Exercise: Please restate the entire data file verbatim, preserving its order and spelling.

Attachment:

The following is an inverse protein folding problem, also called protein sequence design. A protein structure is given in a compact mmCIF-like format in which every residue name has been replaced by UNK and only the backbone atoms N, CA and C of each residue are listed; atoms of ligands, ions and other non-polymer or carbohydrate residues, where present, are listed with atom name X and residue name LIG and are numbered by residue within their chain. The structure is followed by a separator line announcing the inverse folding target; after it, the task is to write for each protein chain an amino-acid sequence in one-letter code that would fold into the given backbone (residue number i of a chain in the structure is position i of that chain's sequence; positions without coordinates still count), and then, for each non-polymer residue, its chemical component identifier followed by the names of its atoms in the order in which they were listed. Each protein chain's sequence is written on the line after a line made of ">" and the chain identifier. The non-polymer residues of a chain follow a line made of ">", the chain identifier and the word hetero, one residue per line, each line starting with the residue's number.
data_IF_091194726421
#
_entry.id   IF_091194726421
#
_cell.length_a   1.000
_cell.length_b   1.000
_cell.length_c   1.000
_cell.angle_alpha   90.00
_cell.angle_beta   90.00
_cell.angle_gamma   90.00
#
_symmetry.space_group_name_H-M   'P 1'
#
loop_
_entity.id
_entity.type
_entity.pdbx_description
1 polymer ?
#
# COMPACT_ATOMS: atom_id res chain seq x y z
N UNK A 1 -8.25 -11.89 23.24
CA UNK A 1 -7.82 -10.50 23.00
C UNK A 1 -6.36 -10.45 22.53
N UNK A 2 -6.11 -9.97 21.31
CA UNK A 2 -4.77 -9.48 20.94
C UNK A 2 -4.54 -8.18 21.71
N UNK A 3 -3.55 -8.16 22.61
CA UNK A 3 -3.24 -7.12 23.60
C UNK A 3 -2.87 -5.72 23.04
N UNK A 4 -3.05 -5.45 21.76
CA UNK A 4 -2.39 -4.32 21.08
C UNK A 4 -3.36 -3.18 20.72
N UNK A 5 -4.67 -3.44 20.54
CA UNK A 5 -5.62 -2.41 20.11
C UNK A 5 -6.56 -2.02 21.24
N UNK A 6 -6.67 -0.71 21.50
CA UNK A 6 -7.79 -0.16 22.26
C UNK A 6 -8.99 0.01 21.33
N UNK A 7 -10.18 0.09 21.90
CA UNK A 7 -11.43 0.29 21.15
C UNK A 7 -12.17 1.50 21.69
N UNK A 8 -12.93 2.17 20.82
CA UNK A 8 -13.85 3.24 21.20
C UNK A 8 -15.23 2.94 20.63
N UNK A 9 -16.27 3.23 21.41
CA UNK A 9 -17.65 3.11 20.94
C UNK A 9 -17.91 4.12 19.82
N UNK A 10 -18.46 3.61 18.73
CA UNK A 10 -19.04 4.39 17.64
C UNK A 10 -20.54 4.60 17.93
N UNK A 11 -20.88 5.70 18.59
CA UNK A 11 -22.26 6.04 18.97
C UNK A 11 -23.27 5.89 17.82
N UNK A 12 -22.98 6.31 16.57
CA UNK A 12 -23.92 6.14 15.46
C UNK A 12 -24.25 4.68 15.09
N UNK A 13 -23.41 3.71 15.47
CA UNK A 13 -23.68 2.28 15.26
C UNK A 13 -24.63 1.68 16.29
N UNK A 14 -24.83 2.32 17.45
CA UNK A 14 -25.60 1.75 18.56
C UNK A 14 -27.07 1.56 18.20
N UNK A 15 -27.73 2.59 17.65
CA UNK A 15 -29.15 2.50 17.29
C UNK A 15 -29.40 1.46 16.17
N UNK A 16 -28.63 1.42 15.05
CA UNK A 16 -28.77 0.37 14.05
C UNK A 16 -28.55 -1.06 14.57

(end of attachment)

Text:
The following is an inverse protein folding problem, also called protein sequence design. A protein structure is given in a compact mmCIF-like format in which every residue name has been replaced by UNK and only the backbone atoms N, CA and C of each residue are listed; atoms of ligands, ions and other non-polymer or carbohydrate residues, where present, are listed with atom name X and residue name LIG and are numbered by residue within their chain. The structure is followed by a separator line announcing the inverse folding target; after it, the task is to write for each protein chain an amino-acid sequence in one-letter code that would fold into the given backbone (residue number i of a chain in the structure is position i of that chain's sequence; positions without coordinates still count), and then, for each non-polymer residue, its chemical component identifier followed by the names of its atoms in the order in which they were listed. Each protein chain's sequence is written on the line after a line made of ">" and the chain identifier. The non-polymer residues of a chain follow a line made of ">", the chain identifier and the word hetero, one residue per line, each line starting with the residue's number.
data_IF_091194726421
#
_entry.id   IF_091194726421
#
_cell.length_a   1.000
_cell.length_b   1.000
_cell.length_c   1.000
_cell.angle_alpha   90.00
_cell.angle_beta   90.00
_cell.angle_gamma   90.00
#
_symmetry.space_group_name_H-M   'P 1'
#
loop_
_entity.id
_entity.type
_entity.pdbx_description
1 polymer ?
#
# COMPACT_ATOMS: atom_id res chain seq x y z
N UNK A 1 -8.25 -11.89 23.24
CA UNK A 1 -7.82 -10.50 23.00
C UNK A 1 -6.36 -10.45 22.53
N UNK A 2 -6.11 -9.97 21.31
CA UNK A 2 -4.77 -9.48 20.94
C UNK A 2 -4.54 -8.18 21.71
N UNK A 3 -3.55 -8.16 22.61
CA UNK A 3 -3.24 -7.12 23.60
C UNK A 3 -2.87 -5.72 23.04
N UNK A 4 -3.05 -5.45 21.76
CA UNK A 4 -2.39 -4.32 21.08
C UNK A 4 -3.36 -3.18 20.72
N UNK A 5 -4.67 -3.44 20.54
CA UNK A 5 -5.62 -2.41 20.11
C UNK A 5 -6.56 -2.02 21.24
N UNK A 6 -6.67 -0.71 21.50
CA UNK A 6 -7.79 -0.16 22.26
C UNK A 6 -8.99 0.01 21.33
N UNK A 7 -10.18 0.09 21.90
CA UNK A 7 -11.43 0.29 21.15
C UNK A 7 -12.17 1.50 21.69
N UNK A 8 -12.93 2.17 20.82
CA UNK A 8 -13.85 3.24 21.20
C UNK A 8 -15.23 2.94 20.63
N UNK A 9 -16.27 3.23 21.41
CA UNK A 9 -17.65 3.11 20.94
C UNK A 9 -17.91 4.12 19.82
N UNK A 10 -18.46 3.61 18.73
CA UNK A 10 -19.04 4.39 17.64
C UNK A 10 -20.54 4.60 17.93
N UNK A 11 -20.88 5.70 18.59
CA UNK A 11 -22.26 6.04 18.97
C UNK A 11 -23.27 5.89 17.82
N UNK A 12 -22.98 6.31 16.57
CA UNK A 12 -23.92 6.14 15.46
C UNK A 12 -24.25 4.68 15.09
N UNK A 13 -23.41 3.71 15.47
CA UNK A 13 -23.68 2.28 15.26
C UNK A 13 -24.63 1.68 16.29
N UNK A 14 -24.83 2.32 17.45
CA UNK A 14 -25.60 1.75 18.56
C UNK A 14 -27.07 1.56 18.20
N UNK A 15 -27.73 2.59 17.65
CA UNK A 15 -29.15 2.50 17.29
C UNK A 15 -29.40 1.46 16.17
N UNK A 16 -28.63 1.42 15.05
CA UNK A 16 -28.77 0.37 14.05
C UNK A 16 -28.55 -1.06 14.57